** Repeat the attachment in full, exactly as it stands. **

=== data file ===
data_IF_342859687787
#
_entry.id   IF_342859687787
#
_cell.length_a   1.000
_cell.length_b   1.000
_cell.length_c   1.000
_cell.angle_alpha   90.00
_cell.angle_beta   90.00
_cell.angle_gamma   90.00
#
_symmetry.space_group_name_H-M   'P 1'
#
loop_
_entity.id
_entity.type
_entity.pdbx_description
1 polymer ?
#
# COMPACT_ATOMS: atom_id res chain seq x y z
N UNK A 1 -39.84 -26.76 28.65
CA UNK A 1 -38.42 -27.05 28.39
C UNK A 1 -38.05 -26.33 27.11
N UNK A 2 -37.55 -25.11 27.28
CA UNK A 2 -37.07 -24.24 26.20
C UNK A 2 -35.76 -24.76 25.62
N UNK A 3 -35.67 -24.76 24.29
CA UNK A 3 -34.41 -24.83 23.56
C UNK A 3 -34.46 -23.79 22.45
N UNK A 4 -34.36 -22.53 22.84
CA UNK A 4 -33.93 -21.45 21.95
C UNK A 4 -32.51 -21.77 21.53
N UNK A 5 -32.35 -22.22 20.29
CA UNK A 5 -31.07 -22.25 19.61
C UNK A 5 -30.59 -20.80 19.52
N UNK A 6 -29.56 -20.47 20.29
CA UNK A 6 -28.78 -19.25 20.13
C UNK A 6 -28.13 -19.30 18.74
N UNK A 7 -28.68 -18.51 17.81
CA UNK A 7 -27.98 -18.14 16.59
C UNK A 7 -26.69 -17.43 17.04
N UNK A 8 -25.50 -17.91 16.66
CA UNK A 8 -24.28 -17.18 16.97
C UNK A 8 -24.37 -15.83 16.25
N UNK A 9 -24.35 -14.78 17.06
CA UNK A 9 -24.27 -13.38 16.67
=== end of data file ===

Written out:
data_IF_342859687787
#
_entry.id   IF_342859687787
#
_cell.length_a   1.000
_cell.length_b   1.000
_cell.length_c   1.000
_cell.angle_alpha   90.00
_cell.angle_beta   90.00
_cell.angle_gamma   90.00
#
_symmetry.space_group_name_H-M   'P 1'
#
loop_
_entity.id
_entity.type
_entity.pdbx_description
1 polymer ?
#
# COMPACT_ATOMS: atom_id res chain seq x y z
N UNK A 1 -39.84 -26.76 28.65
CA UNK A 1 -38.42 -27.05 28.39
C UNK A 1 -38.05 -26.33 27.11
N UNK A 2 -37.55 -25.11 27.28
CA UNK A 2 -37.07 -24.24 26.20
C UNK A 2 -35.76 -24.76 25.62
N UNK A 3 -35.67 -24.76 24.29
CA UNK A 3 -34.41 -24.83 23.56
C UNK A 3 -34.46 -23.79 22.45
N UNK A 4 -34.36 -22.53 22.84
CA UNK A 4 -33.93 -21.45 21.95
C UNK A 4 -32.51 -21.77 21.53
N UNK A 5 -32.35 -22.22 20.29
CA UNK A 5 -31.07 -22.25 19.61
C UNK A 5 -30.59 -20.80 19.52
N UNK A 6 -29.56 -20.47 20.29
CA UNK A 6 -28.78 -19.25 20.13
C UNK A 6 -28.13 -19.30 18.74
N UNK A 7 -28.68 -18.51 17.81
CA UNK A 7 -27.98 -18.14 16.59
C UNK A 7 -26.69 -17.43 17.04
N UNK A 8 -25.50 -17.91 16.66
CA UNK A 8 -24.28 -17.18 16.97
C UNK A 8 -24.37 -15.83 16.25
N UNK A 9 -24.35 -14.78 17.06
CA UNK A 9 -24.27 -13.38 16.67